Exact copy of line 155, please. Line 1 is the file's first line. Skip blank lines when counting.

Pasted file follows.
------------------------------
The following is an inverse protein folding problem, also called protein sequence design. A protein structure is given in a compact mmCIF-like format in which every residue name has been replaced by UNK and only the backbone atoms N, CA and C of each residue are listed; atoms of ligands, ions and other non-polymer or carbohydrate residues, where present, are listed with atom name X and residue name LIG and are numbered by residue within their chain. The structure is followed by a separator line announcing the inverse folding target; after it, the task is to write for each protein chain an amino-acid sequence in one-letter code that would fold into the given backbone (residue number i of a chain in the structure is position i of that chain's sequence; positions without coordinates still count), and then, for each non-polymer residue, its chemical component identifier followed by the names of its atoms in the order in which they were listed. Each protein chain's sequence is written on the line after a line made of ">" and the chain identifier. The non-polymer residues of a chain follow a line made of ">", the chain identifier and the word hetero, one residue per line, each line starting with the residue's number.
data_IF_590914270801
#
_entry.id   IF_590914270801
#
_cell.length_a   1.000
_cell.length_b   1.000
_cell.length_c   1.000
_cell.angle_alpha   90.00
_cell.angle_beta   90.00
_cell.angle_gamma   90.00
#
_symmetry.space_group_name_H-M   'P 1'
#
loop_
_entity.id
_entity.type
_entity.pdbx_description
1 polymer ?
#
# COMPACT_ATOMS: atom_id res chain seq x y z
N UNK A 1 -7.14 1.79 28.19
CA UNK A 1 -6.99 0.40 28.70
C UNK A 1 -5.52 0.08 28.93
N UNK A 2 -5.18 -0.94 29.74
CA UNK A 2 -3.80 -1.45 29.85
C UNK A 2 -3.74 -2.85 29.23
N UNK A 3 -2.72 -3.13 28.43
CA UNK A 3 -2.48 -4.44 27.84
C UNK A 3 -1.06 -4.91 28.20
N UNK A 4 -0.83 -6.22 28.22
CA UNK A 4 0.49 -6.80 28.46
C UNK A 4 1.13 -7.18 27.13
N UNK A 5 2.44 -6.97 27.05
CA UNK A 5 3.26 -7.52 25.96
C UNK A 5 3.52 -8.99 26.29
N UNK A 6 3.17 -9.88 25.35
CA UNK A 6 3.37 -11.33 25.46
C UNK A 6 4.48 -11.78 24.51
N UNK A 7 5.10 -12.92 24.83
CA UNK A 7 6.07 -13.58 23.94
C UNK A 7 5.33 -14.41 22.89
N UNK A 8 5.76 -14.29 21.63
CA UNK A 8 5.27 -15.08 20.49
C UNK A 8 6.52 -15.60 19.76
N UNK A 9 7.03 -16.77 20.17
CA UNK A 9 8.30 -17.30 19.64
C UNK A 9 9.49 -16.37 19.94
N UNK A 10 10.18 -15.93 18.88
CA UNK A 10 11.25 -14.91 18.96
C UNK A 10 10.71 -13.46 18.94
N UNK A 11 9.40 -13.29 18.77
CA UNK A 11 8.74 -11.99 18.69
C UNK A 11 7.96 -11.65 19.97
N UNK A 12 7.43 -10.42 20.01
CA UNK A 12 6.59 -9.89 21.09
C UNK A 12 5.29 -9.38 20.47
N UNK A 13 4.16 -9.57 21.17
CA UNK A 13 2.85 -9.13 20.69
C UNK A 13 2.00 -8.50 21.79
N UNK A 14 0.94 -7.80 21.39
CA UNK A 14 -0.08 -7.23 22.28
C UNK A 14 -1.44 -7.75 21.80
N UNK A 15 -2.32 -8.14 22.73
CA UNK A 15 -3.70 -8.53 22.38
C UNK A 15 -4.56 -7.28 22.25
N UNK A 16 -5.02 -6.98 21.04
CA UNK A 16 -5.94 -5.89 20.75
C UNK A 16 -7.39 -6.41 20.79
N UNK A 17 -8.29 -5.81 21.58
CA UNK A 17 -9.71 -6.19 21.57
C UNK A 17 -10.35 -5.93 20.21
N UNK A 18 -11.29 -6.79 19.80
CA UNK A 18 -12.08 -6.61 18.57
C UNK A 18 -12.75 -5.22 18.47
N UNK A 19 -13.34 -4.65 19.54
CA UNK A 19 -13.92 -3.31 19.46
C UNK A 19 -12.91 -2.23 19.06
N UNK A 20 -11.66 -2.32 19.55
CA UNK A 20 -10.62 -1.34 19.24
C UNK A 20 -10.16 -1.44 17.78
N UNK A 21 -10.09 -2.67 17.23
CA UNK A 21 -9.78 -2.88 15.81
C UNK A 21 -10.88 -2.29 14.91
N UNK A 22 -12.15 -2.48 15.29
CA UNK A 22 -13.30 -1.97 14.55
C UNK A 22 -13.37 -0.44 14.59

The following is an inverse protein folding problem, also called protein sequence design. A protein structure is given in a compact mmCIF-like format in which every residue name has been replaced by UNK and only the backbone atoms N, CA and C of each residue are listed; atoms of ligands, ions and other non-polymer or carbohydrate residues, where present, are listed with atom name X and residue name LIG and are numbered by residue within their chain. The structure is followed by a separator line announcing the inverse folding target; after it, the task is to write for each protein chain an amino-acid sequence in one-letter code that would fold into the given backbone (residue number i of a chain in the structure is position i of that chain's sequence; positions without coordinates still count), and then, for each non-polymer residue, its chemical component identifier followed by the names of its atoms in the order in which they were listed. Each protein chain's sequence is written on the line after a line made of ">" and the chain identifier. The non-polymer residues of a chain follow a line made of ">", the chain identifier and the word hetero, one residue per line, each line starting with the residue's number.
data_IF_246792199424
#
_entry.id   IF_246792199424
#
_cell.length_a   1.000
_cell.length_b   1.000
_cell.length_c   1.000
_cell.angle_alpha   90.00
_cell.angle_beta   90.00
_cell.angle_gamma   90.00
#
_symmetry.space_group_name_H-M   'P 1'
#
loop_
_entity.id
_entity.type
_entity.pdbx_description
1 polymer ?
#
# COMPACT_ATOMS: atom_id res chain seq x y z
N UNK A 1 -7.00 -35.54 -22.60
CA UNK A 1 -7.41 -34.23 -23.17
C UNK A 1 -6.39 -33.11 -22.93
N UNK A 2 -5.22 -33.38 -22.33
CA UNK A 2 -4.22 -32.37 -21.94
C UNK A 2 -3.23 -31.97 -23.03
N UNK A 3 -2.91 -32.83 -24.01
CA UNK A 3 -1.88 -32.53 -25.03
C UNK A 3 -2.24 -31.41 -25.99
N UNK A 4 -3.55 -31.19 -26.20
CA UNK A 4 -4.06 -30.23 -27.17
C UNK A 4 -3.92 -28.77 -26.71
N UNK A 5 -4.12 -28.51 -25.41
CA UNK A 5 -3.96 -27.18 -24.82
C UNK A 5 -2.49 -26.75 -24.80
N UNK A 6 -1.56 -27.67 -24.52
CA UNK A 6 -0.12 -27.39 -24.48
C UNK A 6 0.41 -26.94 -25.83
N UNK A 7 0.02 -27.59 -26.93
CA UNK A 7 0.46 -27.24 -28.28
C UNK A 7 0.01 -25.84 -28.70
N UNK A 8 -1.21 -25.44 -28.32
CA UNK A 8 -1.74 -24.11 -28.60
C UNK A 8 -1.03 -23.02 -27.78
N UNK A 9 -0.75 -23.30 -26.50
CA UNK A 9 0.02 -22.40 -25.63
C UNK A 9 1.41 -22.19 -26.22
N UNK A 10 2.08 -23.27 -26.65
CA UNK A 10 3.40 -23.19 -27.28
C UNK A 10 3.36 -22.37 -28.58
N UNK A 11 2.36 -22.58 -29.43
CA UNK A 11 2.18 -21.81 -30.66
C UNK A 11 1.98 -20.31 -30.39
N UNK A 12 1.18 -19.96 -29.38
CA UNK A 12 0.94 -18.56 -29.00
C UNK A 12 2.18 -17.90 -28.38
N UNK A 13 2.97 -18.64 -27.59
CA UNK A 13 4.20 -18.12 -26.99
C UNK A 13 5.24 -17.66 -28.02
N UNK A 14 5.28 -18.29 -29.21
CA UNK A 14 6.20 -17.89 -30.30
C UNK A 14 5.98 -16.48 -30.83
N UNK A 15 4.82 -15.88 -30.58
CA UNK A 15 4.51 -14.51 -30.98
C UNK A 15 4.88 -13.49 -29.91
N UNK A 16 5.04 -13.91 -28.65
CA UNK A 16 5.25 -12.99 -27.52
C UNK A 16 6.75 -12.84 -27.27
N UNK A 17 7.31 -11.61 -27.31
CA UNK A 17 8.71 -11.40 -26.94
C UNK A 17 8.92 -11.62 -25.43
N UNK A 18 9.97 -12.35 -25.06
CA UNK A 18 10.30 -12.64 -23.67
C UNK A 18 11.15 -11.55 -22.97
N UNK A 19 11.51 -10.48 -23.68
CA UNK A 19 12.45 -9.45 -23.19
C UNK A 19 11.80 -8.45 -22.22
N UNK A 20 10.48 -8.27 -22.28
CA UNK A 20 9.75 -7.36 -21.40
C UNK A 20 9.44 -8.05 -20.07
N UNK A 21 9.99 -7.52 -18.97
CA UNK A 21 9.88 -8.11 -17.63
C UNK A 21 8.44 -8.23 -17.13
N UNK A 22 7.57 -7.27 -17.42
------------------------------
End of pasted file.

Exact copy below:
CA UNK A 16 5.25 -12.99 -27.52